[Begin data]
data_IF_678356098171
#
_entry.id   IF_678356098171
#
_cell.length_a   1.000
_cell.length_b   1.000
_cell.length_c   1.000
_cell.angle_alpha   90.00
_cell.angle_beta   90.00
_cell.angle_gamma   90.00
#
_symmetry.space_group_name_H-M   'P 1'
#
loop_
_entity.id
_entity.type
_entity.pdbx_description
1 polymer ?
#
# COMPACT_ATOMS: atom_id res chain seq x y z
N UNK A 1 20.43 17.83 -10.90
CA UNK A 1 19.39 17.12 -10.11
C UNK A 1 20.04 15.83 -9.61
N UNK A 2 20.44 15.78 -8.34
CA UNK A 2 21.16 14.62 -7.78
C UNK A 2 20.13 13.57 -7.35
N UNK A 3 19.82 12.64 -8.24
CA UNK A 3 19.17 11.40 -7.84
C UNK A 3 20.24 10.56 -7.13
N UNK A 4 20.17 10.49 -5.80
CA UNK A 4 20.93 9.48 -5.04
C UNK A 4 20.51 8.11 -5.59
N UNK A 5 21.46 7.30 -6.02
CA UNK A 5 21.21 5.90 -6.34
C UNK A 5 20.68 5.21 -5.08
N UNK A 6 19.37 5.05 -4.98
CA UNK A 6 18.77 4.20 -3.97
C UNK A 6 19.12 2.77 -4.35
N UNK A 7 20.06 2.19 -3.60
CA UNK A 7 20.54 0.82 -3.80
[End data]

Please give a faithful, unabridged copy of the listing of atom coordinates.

data_IF_678356098171
#
_entry.id   IF_678356098171
#
_cell.length_a   1.000
_cell.length_b   1.000
_cell.length_c   1.000
_cell.angle_alpha   90.00
_cell.angle_beta   90.00
_cell.angle_gamma   90.00
#
_symmetry.space_group_name_H-M   'P 1'
#
loop_
_entity.id
_entity.type
_entity.pdbx_description
1 polymer ?
#
# COMPACT_ATOMS: atom_id res chain seq x y z
N UNK A 1 20.43 17.83 -10.90
CA UNK A 1 19.39 17.12 -10.11
C UNK A 1 20.04 15.83 -9.61
N UNK A 2 20.44 15.78 -8.34
CA UNK A 2 21.16 14.62 -7.78
C UNK A 2 20.13 13.57 -7.35
N UNK A 3 19.82 12.64 -8.24
CA UNK A 3 19.17 11.40 -7.84
C UNK A 3 20.24 10.56 -7.13
N UNK A 4 20.17 10.49 -5.80
CA UNK A 4 20.93 9.48 -5.04
C UNK A 4 20.51 8.11 -5.59
N UNK A 5 21.46 7.30 -6.02
CA UNK A 5 21.21 5.90 -6.34
C UNK A 5 20.68 5.21 -5.08
N UNK A 6 19.37 5.05 -4.98
CA UNK A 6 18.77 4.20 -3.97
C UNK A 6 19.12 2.77 -4.35
N UNK A 7 20.06 2.19 -3.60
CA UNK A 7 20.54 0.82 -3.80